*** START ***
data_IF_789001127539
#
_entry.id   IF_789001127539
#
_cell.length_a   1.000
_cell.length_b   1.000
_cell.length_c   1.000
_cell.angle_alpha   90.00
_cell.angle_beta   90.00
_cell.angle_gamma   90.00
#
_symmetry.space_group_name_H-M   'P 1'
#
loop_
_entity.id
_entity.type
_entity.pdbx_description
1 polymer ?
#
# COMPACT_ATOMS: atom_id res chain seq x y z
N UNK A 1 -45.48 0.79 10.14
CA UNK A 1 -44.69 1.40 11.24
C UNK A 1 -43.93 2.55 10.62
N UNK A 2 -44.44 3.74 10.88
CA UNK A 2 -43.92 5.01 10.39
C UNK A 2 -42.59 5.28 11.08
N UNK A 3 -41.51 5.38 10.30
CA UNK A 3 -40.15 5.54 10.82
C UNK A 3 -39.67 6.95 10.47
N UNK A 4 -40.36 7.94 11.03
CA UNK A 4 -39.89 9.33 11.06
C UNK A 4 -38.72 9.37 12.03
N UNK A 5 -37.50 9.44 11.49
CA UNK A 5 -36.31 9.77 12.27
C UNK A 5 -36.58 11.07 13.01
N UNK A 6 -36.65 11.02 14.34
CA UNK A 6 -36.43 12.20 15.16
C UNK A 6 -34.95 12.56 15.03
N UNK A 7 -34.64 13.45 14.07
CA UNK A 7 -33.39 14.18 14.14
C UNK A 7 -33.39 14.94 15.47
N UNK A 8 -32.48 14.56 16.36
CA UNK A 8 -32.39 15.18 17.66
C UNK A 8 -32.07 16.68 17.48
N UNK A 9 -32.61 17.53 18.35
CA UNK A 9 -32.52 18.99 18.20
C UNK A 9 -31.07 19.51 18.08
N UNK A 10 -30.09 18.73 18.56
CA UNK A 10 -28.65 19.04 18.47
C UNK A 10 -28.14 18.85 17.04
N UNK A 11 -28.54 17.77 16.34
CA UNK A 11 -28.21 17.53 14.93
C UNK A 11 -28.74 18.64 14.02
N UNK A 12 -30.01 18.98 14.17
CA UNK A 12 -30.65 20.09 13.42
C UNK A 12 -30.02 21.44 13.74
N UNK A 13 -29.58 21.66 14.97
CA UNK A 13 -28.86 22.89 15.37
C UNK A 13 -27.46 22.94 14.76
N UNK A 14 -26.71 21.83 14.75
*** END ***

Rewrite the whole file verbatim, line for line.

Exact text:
data_IF_789001127539
#
_entry.id   IF_789001127539
#
_cell.length_a   1.000
_cell.length_b   1.000
_cell.length_c   1.000
_cell.angle_alpha   90.00
_cell.angle_beta   90.00
_cell.angle_gamma   90.00
#
_symmetry.space_group_name_H-M   'P 1'
#
loop_
_entity.id
_entity.type
_entity.pdbx_description
1 polymer ?
#
# COMPACT_ATOMS: atom_id res chain seq x y z
N UNK A 1 -45.48 0.79 10.14
CA UNK A 1 -44.69 1.40 11.24
C UNK A 1 -43.93 2.55 10.62
N UNK A 2 -44.44 3.74 10.88
CA UNK A 2 -43.92 5.01 10.39
C UNK A 2 -42.59 5.28 11.08
N UNK A 3 -41.51 5.38 10.30
CA UNK A 3 -40.15 5.54 10.82
C UNK A 3 -39.67 6.95 10.47
N UNK A 4 -40.36 7.94 11.03
CA UNK A 4 -39.89 9.33 11.06
C UNK A 4 -38.72 9.37 12.03
N UNK A 5 -37.50 9.44 11.49
CA UNK A 5 -36.31 9.77 12.27
C UNK A 5 -36.58 11.07 13.01
N UNK A 6 -36.65 11.02 14.34
CA UNK A 6 -36.43 12.20 15.16
C UNK A 6 -34.95 12.56 15.03
N UNK A 7 -34.64 13.45 14.07
CA UNK A 7 -33.39 14.18 14.14
C UNK A 7 -33.39 14.94 15.47
N UNK A 8 -32.48 14.56 16.36
CA UNK A 8 -32.39 15.18 17.66
C UNK A 8 -32.07 16.68 17.48
N UNK A 9 -32.61 17.53 18.35
CA UNK A 9 -32.52 18.99 18.20
C UNK A 9 -31.07 19.51 18.08
N UNK A 10 -30.09 18.73 18.56
CA UNK A 10 -28.65 19.04 18.47
C UNK A 10 -28.14 18.85 17.04
N UNK A 11 -28.54 17.77 16.34
CA UNK A 11 -28.21 17.53 14.93
C UNK A 11 -28.74 18.64 14.02
N UNK A 12 -30.01 18.98 14.17
CA UNK A 12 -30.65 20.09 13.42
C UNK A 12 -30.02 21.44 13.74
N UNK A 13 -29.58 21.66 14.97
CA UNK A 13 -28.86 22.89 15.37
C UNK A 13 -27.46 22.94 14.76
N UNK A 14 -26.71 21.83 14.75